The mating instinct in cats could lead to your feline buddy going missing for days at a time, or even getting into dangerous situations if they get lost, stuck, or injured far away from home. For peace of mind, nowadays you can easily track your cat and follow their every step with a GPS cat tracker.


Also, neighboring cats may try to claim their territory in your backyard, which could easily cause your own kitty to try and find another safer yard. If your cat feels threatened in their own territory by another cat, they may not be around that much anymore.


Another common reason for a missing cat is, well, a scaredy-cat. If your cat gets scared off by something, their natural fear response may send them into fight, flight, or freeze mode. Flight: your cat will run for the hills. Freeze: your cat will stand still, probably hiding somewhere nearby, but they may be too scared to come out of hiding or make a sound. If you suspect that your cat was scared into fleeing or hiding, a GPS cat tracker is one of the most surefire ways to locate them and bring them home immediately.


Finally, cats often run away just because they are inquisitive creatures who love to explore and follow their curiosities. Maybe your cat likes chasing the butterflies or insects in summer; maybe they got distracted by a friendly squirrel or neighbor kid. Especially if there is something enticing nearby, your cat is likely to roam away from home for hours to up to days. Even just nice weather is enough to cause them to leave your lap in search of some excitement.


Another reason why your cat may go missing and not come back is if animal control picks them up. Maybe someone thought they were a stray, and called to have them picked up off the streets. So if you do have a lost cat, make sure you call your local animal control services to see if anyone has picked up your feline. Likewise you can call veterinarian offices and animals shelters to see if your cat somehow ended up there.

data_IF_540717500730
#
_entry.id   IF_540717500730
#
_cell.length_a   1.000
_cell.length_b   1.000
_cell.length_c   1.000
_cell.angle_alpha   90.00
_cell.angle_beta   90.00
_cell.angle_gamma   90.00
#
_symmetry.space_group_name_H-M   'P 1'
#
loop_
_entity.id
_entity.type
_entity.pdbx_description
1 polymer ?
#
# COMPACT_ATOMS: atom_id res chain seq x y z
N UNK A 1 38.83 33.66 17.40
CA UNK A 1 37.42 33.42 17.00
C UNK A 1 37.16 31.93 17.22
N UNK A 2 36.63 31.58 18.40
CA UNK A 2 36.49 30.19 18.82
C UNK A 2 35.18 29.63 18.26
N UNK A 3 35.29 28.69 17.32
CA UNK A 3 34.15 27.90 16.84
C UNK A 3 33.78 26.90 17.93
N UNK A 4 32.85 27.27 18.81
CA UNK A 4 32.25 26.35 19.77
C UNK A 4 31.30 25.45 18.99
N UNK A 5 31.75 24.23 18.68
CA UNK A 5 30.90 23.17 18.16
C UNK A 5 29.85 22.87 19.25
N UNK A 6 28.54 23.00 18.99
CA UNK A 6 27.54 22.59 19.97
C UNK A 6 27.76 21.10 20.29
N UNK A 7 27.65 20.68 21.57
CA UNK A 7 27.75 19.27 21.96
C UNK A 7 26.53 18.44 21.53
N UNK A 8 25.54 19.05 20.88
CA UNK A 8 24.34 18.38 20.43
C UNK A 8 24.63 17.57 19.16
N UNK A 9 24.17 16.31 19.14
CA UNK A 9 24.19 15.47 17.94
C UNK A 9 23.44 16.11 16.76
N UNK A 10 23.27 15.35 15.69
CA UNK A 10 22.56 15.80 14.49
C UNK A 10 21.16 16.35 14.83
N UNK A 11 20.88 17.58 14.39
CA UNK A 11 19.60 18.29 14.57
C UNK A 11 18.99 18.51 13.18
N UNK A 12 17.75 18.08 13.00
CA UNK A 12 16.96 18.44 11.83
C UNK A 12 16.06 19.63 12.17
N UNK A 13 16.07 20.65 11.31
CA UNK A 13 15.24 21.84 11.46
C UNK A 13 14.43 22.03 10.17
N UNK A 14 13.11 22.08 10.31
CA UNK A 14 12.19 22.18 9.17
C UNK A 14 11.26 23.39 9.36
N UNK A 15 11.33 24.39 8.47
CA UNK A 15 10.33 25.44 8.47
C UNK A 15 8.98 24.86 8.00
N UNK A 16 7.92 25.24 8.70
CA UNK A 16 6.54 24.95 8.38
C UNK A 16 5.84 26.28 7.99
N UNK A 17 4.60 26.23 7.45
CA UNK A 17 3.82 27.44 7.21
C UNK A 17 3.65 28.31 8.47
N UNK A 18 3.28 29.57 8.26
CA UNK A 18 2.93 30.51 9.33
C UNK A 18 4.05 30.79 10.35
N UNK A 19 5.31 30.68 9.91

Luckily, there are many things a cat parent can do to prevent a cat from running away from home. Even if you have the most adventurous outdoor cat, you have options to keep your feline safe and closeby. Here are some of the best tips for stopping a cat from running away:


This differs from Home Sweet Home in that the focus here is on the journey to get back. Marty McFly wants to get back to his own time, but he stays in the same town the whole movie; Odysseus wants to get home, and he travels all over ancient Greece (and beyond) to get there. Structurally, the Homeward Journey is closer to The Quest than The Voyage and Return. It's common for works using this plot to be a Whole-Plot Reference to The Odyssey. Another oft-stolen plot is the Anabasis, where a military unit is Trapped Behind Enemy Lines and has to fight and negotiate its way back home.


  • Anime & Manga Astra Lost in Space, which has its protagonists fly across the star system in an old abandoned ship to get back to their home planet, after their field trip goes awry.

  • Ulysses 31, which is basically The Odyssey IN SPACE!.

  • Enchanted Journey follows a domesticated chipmunk named Glikko who escapes captivity and along with his friend Nono wants to journey over the mountains and through the wilderness to the enchanted forest where chipmunks live wild and free. A good chunk of the story is a Stern Chase involving a monstrous fox.